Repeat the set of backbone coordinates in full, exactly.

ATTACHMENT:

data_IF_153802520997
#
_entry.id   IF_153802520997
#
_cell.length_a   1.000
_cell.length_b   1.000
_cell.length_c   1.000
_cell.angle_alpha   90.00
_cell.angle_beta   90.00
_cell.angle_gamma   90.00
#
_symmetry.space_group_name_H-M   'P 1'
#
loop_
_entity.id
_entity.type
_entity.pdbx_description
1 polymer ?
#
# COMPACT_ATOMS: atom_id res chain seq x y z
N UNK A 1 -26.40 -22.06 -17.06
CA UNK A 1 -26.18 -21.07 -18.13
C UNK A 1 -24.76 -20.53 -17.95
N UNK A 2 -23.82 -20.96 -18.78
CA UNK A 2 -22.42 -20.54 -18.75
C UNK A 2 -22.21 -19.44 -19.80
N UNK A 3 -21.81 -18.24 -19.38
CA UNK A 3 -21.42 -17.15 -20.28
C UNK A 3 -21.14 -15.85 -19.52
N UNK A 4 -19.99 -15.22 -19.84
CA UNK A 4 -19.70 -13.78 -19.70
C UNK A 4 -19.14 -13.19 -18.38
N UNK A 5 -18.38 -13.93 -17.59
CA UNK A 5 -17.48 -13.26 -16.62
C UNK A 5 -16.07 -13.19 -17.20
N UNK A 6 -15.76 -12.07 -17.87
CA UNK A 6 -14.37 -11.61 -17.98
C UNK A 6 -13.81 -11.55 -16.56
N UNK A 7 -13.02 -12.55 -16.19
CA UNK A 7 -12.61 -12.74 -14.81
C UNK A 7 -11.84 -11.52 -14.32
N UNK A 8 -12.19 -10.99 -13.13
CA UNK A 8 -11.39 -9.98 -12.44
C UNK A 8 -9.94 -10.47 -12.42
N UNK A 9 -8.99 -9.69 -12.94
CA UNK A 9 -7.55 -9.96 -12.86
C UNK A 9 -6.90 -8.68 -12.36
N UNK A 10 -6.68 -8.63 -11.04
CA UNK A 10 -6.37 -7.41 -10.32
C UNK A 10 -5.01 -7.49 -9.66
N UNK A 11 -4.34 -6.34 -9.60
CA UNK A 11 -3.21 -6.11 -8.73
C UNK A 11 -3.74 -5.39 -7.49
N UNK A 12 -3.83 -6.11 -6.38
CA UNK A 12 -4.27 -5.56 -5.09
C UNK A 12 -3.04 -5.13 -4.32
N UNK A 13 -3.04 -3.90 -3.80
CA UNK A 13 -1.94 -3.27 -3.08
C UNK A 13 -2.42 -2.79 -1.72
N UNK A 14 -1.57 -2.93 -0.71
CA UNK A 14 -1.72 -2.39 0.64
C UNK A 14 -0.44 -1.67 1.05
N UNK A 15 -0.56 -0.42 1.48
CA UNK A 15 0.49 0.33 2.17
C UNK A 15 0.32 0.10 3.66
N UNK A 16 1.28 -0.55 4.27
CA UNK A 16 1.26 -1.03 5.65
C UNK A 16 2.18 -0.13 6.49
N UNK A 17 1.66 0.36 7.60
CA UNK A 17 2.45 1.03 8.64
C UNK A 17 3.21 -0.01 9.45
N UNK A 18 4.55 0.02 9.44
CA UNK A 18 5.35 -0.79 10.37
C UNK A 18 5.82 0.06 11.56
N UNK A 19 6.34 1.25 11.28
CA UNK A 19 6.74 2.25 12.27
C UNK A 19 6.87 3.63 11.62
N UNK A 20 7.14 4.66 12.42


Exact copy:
data_IF_153802520997
#
_entry.id   IF_153802520997
#
_cell.length_a   1.000
_cell.length_b   1.000
_cell.length_c   1.000
_cell.angle_alpha   90.00
_cell.angle_beta   90.00
_cell.angle_gamma   90.00
#
_symmetry.space_group_name_H-M   'P 1'
#
loop_
_entity.id
_entity.type
_entity.pdbx_description
1 polymer ?
#
# COMPACT_ATOMS: atom_id res chain seq x y z
N UNK A 1 -26.40 -22.06 -17.06
CA UNK A 1 -26.18 -21.07 -18.13
C UNK A 1 -24.76 -20.53 -17.95
N UNK A 2 -23.82 -20.96 -18.78
CA UNK A 2 -22.42 -20.54 -18.75
C UNK A 2 -22.21 -19.44 -19.80
N UNK A 3 -21.81 -18.24 -19.38
CA UNK A 3 -21.42 -17.15 -20.28
C UNK A 3 -21.14 -15.85 -19.52
N UNK A 4 -19.99 -15.22 -19.84
CA UNK A 4 -19.70 -13.78 -19.70
C UNK A 4 -19.14 -13.19 -18.38
N UNK A 5 -18.38 -13.93 -17.59
CA UNK A 5 -17.48 -13.26 -16.62
C UNK A 5 -16.07 -13.19 -17.20
N UNK A 6 -15.76 -12.07 -17.87
CA UNK A 6 -14.37 -11.61 -17.98
C UNK A 6 -13.81 -11.55 -16.56
N UNK A 7 -13.02 -12.55 -16.19
CA UNK A 7 -12.61 -12.74 -14.81
C UNK A 7 -11.84 -11.52 -14.32
N UNK A 8 -12.19 -10.99 -13.13
CA UNK A 8 -11.39 -9.98 -12.44
C UNK A 8 -9.94 -10.47 -12.42
N UNK A 9 -8.99 -9.69 -12.94
CA UNK A 9 -7.55 -9.96 -12.86
C UNK A 9 -6.90 -8.68 -12.36
N UNK A 10 -6.68 -8.63 -11.04
CA UNK A 10 -6.37 -7.41 -10.32
C UNK A 10 -5.01 -7.49 -9.66
N UNK A 11 -4.34 -6.34 -9.60
CA UNK A 11 -3.21 -6.11 -8.73
C UNK A 11 -3.74 -5.39 -7.49
N UNK A 12 -3.83 -6.11 -6.38
CA UNK A 12 -4.27 -5.56 -5.09
C UNK A 12 -3.04 -5.13 -4.32
N UNK A 13 -3.04 -3.90 -3.80
CA UNK A 13 -1.94 -3.27 -3.08
C UNK A 13 -2.42 -2.79 -1.72
N UNK A 14 -1.57 -2.93 -0.71
CA UNK A 14 -1.72 -2.39 0.64
C UNK A 14 -0.44 -1.67 1.05
N UNK A 15 -0.56 -0.42 1.48
CA UNK A 15 0.49 0.33 2.17
C UNK A 15 0.32 0.10 3.66
N UNK A 16 1.28 -0.55 4.27
CA UNK A 16 1.26 -1.03 5.65
C UNK A 16 2.18 -0.13 6.49
N UNK A 17 1.66 0.36 7.60
CA UNK A 17 2.45 1.03 8.64
C UNK A 17 3.21 -0.01 9.45
N UNK A 18 4.55 0.02 9.44
CA UNK A 18 5.35 -0.79 10.37
C UNK A 18 5.82 0.06 11.56
N UNK A 19 6.34 1.25 11.28
CA UNK A 19 6.74 2.25 12.27
C UNK A 19 6.87 3.63 11.62
N UNK A 20 7.14 4.66 12.42